Positive parenting to prevent violence against children

The research, published in February 2017, indicates that there is a high level of tolerance to violence against children in the Montenegrin society.

UNICEF Montenegro
A girl
UNICEF Montenegro / Dusko Miljanic / 2018
10 April 2017

BIJELO POLJE, 10 April 2017 - “Spanking is not violence, it is more of a joke”. This is what a parent from Bijelo Polje said during the research on violence against children in Montenegro. 

The research, published in February 2017, indicates that there is a high level of tolerance to violence against children in the Montenegrin society. Most parents (77%) said that they should not allow their children to question their decisions. This prompted UNICEF and the Government of Montenegro to launch the End Violence campaign. Its aim is to raise awareness that non-violent upbringing of children is not the same as an over permissive parenting. 

Javna rasprava o roditeljstvu organizovana u Bijelom Polju
UNICEF Crna Gora / Duško Miljanić / 2017
Javna rasprava o roditeljstvu organizovana u Bijelom Polju u okviru kampanje Zaustavimo nasilje u aprilu 2017.

The exhibits of the “Museum of Family Memories”, opened in Bijelo Polje on this occasion, depict the consequences of physical punishment and neglect. This travelling exhibition, currently on display at the town shopping mall, evokes both pleasant and unpleasant childhood memories. 

One of the visitors, psychologist Nejra Mekic, said that many of the featured stories reminded her of her experience as a pedagogue. 

"We realize that we all have our stocks of childhood memories. This museum is a good way to become aware of the extent to which, even as adults, we still feel the pain which we experienced in childhood,” she said.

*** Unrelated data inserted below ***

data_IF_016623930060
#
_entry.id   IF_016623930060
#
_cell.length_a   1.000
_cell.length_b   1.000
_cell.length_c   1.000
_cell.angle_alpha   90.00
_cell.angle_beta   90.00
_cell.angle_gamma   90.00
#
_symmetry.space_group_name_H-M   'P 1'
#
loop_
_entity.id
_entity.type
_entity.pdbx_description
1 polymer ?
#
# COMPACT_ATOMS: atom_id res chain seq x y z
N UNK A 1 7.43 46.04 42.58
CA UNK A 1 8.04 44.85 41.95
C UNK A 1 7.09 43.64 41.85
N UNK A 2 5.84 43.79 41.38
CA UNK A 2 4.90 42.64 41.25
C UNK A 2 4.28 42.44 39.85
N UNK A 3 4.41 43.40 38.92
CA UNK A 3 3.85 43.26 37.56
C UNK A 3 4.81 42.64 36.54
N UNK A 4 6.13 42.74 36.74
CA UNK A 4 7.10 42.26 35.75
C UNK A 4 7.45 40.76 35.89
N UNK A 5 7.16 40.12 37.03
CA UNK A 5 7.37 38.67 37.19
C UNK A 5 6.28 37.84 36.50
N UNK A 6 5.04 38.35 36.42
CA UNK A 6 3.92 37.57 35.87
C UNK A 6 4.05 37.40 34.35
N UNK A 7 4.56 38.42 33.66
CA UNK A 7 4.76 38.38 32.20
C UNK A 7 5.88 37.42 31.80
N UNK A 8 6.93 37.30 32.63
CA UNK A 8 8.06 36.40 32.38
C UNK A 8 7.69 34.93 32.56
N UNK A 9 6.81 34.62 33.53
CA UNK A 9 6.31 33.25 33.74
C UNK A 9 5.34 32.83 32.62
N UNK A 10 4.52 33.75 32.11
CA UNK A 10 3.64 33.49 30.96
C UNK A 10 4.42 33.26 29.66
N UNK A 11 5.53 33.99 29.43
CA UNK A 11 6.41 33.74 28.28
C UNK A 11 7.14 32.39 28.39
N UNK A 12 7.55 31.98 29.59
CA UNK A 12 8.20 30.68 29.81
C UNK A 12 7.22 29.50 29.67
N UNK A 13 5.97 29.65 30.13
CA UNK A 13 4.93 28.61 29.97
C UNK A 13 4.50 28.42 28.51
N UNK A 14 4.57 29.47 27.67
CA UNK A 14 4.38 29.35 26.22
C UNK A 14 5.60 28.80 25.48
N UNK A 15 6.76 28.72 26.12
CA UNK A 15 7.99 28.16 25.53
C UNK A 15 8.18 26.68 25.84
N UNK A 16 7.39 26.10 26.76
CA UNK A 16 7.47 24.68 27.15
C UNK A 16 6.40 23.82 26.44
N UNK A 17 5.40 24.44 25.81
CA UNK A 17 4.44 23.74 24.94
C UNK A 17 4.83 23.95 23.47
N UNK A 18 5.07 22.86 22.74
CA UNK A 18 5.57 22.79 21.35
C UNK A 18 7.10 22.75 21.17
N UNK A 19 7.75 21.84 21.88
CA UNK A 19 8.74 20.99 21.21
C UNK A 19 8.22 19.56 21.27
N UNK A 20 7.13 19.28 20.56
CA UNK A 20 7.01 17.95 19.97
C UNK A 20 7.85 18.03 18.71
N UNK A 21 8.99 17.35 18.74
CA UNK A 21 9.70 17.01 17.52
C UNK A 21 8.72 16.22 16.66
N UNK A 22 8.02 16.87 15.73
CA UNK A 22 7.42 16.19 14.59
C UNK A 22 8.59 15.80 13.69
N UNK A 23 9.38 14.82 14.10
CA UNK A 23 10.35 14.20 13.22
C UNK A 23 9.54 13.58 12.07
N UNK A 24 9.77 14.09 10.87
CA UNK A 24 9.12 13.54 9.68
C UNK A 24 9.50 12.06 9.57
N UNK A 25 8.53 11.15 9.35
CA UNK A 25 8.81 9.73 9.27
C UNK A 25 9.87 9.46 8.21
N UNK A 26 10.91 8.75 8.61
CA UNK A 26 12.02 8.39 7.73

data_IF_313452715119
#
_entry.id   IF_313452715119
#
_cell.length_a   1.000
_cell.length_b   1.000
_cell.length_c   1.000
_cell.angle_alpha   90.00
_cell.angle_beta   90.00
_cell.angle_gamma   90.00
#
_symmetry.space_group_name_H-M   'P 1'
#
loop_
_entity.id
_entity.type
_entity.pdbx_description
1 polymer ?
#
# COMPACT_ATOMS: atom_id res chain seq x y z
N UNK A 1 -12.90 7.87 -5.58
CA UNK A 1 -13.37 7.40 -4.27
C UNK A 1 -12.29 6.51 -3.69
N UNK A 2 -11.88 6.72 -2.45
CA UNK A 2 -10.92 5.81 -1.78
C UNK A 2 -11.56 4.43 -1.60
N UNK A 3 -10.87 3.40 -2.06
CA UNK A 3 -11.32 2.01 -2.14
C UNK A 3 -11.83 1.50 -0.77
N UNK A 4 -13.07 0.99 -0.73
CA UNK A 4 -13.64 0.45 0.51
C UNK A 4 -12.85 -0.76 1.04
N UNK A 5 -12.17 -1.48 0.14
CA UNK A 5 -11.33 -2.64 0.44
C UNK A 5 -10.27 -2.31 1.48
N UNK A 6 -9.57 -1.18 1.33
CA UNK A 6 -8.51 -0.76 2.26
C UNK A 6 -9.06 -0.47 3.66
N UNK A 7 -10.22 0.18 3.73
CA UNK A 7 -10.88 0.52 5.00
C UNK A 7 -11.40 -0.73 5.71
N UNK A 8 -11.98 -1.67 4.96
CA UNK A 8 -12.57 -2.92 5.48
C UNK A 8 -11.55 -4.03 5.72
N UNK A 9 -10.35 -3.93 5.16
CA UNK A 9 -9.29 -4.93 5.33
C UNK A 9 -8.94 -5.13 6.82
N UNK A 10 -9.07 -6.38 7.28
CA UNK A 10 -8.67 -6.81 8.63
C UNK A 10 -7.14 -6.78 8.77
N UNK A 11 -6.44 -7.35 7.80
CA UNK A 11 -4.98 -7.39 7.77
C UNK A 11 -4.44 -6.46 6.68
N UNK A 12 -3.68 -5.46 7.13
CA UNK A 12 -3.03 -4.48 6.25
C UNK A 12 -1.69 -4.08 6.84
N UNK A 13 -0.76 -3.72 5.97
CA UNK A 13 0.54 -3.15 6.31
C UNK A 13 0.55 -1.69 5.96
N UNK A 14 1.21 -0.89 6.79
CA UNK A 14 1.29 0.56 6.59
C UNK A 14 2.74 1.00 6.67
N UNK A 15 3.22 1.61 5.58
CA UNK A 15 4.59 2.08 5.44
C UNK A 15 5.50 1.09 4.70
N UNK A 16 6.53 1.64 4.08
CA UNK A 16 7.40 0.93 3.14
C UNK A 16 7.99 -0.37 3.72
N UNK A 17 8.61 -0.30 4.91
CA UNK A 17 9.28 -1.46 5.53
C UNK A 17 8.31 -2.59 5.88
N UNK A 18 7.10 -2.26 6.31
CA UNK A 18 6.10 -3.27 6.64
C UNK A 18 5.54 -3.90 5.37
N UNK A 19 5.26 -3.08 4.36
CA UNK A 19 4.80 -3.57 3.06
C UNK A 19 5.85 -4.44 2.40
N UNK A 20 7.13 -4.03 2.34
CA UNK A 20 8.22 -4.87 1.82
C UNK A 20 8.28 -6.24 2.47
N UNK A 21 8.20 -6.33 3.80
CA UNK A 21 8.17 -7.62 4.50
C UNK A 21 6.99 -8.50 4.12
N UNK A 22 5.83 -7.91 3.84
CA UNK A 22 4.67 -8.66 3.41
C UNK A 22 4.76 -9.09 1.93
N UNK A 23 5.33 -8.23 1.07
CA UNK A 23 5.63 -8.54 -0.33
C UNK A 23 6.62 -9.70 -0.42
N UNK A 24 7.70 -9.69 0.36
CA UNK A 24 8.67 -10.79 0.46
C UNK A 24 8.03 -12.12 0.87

Science is clear when it comes to the potential consequences of violent methods of upbringing. 

The violence we experience in childhood not only affects children’s achievement at school, but leads to general and long-term poor outcomes in life, such as unemployment, poor health, poor results in education, problematic behaviour which leads to more crime.

Benjamin Perks, UNICEF Representative to Montenegro

The host of the public talk involving parents and professionals, which took place in Bijelo Polje within the End Violence campaign with support from the EU and the Telenor Foundation was the Mayor of Bijelo Polje Aleksandar Zuric, who said that even the minimum degree of tolerance to violence against children should alert the society. 

 

Šef predstavništva UNICEF-a za Crnu Goru Bendžamin Perks sa gradonačelnikom Bijelog Polja Aleksandrom Žurićem
UNICEF Crna Gora / Duško Miljanić / 2017
Šef predstavništva UNICEF-a za Crnu Goru Bendžamin Perks govori na javnoj raspravi o roditeljstvu u Bijelom Polju sa gradonačelnikom Aleksandrom Žurićem u aprilu 2017.

 

"This is an issue that we need to address in a more decisive way when it comes to laws, but also more thoroughly when it comes to the upbringing from pre-school age and throughout the entire schooling period,” he said, adding that, with regard to child protection, Bijelo Polje was a leader in the region, hosting a number of support services for the prevention of violence and neglect. Examples of good practice that are established in Bijelo Polje include a school for parents’ education, parent counselling service at the Centre for Social Work and the programme to empower single mothers. 

Recently, another support service has been made available to parents in Montenegro in support of positive parenting – the helpline which enables parents to share their dilemmas with the professionals and ask for advice. Lepa Zunjic, from the NGO “Parents” said that this helpline was available every working day from 4 p.m. to 8 p.m. 

“Wherever you live and however busy you may be as parents, you can call from your home or your office to get advice,” she said, pointing out that all phone calls to the number 080 888 888 were free of charge and anonymous. 

Through the local events of this kind, the End Violence campaign invites the society, in particular the professionals, to join parents in the search for the solutions that will enable both parents and children to grow together.